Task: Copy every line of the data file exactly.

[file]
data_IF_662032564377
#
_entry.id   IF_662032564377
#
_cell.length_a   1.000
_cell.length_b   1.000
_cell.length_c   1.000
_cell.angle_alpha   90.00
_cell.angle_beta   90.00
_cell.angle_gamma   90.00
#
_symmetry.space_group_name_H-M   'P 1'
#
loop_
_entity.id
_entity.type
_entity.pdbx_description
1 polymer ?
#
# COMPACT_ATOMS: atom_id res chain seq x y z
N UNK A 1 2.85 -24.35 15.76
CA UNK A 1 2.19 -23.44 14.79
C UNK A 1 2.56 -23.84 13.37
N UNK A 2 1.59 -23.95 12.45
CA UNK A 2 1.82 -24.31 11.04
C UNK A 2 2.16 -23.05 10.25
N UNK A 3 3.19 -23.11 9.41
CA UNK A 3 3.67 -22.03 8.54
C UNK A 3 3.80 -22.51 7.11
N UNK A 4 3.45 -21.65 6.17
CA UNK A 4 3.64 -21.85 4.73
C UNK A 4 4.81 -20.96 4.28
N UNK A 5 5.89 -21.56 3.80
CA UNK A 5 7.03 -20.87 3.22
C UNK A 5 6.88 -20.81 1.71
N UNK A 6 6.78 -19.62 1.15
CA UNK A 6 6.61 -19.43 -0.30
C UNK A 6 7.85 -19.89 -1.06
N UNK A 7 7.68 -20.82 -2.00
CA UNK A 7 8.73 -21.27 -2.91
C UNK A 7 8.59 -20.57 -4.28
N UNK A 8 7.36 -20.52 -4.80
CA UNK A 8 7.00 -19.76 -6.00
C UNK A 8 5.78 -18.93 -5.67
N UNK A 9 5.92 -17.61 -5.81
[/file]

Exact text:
data_IF_662032564377
#
_entry.id   IF_662032564377
#
_cell.length_a   1.000
_cell.length_b   1.000
_cell.length_c   1.000
_cell.angle_alpha   90.00
_cell.angle_beta   90.00
_cell.angle_gamma   90.00
#
_symmetry.space_group_name_H-M   'P 1'
#
loop_
_entity.id
_entity.type
_entity.pdbx_description
1 polymer ?
#
# COMPACT_ATOMS: atom_id res chain seq x y z
N UNK A 1 2.85 -24.35 15.76
CA UNK A 1 2.19 -23.44 14.79
C UNK A 1 2.56 -23.84 13.37
N UNK A 2 1.59 -23.95 12.45
CA UNK A 2 1.82 -24.31 11.04
C UNK A 2 2.16 -23.05 10.25
N UNK A 3 3.19 -23.11 9.41
CA UNK A 3 3.67 -22.03 8.54
C UNK A 3 3.80 -22.51 7.11
N UNK A 4 3.45 -21.65 6.17
CA UNK A 4 3.64 -21.85 4.73
C UNK A 4 4.81 -20.96 4.28
N UNK A 5 5.89 -21.56 3.80
CA UNK A 5 7.03 -20.87 3.22
C UNK A 5 6.88 -20.81 1.71
N UNK A 6 6.78 -19.62 1.15
CA UNK A 6 6.61 -19.43 -0.30
C UNK A 6 7.85 -19.89 -1.06
N UNK A 7 7.68 -20.82 -2.00
CA UNK A 7 8.73 -21.27 -2.91
C UNK A 7 8.59 -20.57 -4.28
N UNK A 8 7.36 -20.52 -4.80
CA UNK A 8 7.00 -19.76 -6.00
C UNK A 8 5.78 -18.93 -5.67
N UNK A 9 5.92 -17.61 -5.81